Portlaoise described as a 'down at heel old town' by Financial Times which tries to explain big SF vote

Lynda Kiernan

Reporter:

Lynda Kiernan

The view of Main Street, Portlaoise.

Portlaoise in Laois is 'down at heel', best known for its maximum security prison but with 'very expensive homes' according to a story in the Financial Times.

In a report linking the recent Sinn Féin vote to the price of rental houses, the story focuses on Portlaoise as an example of a town where rent prices have shot up, and people want change.

"Many people outside Ireland will never have heard of Portlaoise. But this down-at-heel old midlands town — best known these days for its maximum-security prison — is remarkable for two reasons," the Financial Times says.

It notes that last summer Portlaoise was added to the list of 39 “rent pressure zones” in Ireland, where the Government stops rents rising more than 4%.

"This is extraordinary: Portlaoise, like most of the other locations on the “overheated” list, is no metropolis. It isn’t a magnet for the tech sector. It hasn’t been swamped with hordes of inward investment or new jobs. It is just a town of 20,000 ordinary people where homes are very expensive," the article says.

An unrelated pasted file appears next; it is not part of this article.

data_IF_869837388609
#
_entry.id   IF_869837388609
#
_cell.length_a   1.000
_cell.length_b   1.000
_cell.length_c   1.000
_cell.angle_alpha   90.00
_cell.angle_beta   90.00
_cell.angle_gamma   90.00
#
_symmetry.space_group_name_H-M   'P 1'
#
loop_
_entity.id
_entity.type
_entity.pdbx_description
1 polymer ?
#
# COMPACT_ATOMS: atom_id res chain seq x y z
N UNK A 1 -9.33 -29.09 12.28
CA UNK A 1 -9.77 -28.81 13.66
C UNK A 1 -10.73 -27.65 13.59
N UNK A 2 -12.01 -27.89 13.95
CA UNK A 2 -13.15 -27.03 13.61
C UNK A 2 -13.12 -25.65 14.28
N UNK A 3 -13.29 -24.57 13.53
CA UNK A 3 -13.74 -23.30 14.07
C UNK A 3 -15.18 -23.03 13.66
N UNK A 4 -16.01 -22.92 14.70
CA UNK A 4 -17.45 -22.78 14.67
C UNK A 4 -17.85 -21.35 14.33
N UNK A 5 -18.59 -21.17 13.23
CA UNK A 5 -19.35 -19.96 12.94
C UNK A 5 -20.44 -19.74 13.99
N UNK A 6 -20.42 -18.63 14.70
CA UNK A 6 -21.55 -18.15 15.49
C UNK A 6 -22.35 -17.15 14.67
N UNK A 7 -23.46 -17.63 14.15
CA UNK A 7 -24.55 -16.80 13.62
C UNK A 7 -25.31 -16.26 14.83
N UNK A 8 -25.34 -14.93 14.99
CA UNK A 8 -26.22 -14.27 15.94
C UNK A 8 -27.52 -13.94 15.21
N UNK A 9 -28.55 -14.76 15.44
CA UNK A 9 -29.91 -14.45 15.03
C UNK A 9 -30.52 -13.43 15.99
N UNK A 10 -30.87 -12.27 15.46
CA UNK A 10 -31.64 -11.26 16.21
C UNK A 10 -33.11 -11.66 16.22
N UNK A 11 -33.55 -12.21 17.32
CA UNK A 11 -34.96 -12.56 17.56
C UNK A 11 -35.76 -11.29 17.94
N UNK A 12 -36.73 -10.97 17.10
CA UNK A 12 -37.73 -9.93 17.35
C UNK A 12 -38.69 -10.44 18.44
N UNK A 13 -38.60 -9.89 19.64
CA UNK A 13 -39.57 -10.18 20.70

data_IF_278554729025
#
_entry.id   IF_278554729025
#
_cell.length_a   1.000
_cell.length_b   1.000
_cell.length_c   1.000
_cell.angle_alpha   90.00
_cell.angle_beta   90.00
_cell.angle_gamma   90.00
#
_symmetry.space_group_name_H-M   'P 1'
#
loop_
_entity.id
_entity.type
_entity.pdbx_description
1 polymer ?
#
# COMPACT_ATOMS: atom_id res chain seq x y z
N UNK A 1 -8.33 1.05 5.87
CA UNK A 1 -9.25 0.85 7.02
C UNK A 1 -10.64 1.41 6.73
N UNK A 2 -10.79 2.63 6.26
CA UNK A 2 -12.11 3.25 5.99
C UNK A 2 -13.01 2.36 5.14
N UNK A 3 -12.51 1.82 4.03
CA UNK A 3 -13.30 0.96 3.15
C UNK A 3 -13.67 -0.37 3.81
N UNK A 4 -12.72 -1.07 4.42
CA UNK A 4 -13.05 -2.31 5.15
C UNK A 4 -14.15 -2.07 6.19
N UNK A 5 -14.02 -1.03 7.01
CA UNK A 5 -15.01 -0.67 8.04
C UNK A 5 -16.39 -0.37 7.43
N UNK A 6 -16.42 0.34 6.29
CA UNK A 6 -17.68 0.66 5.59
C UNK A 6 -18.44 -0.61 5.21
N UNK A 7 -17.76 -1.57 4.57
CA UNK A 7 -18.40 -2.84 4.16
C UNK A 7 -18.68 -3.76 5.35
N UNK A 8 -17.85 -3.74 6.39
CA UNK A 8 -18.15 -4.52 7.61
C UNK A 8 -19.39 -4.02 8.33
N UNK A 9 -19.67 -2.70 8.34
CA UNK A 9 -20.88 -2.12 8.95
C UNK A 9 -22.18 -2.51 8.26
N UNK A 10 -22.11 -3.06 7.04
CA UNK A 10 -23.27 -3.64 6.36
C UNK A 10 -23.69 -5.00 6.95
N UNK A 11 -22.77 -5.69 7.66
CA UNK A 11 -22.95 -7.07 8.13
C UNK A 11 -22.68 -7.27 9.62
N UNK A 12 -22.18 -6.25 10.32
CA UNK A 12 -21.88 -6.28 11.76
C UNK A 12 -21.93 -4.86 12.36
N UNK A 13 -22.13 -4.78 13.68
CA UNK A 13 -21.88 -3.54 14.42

They make the link between that and Sinn Féin TD Brian Stanley topping the poll when he was reelected, in the Laois Offaly constituency.

"In last weekend’s general election, Sinn Féin topped the poll in the local constituency, part of a wave across the country which propelled this left-leaning party from nowhere to win the popular vote... large swaths of the populace were drawn to Sinn Féin by its promise to fix the creaking housing crisis, which Leo Varadkar’s government struggled to contain." they say.

The article largely blames high rent prices on "Europe’s ongoing experiment with quantitative easing and ultra-low interest rates".

Read the full Financial Times story by Patrick Jenkins here.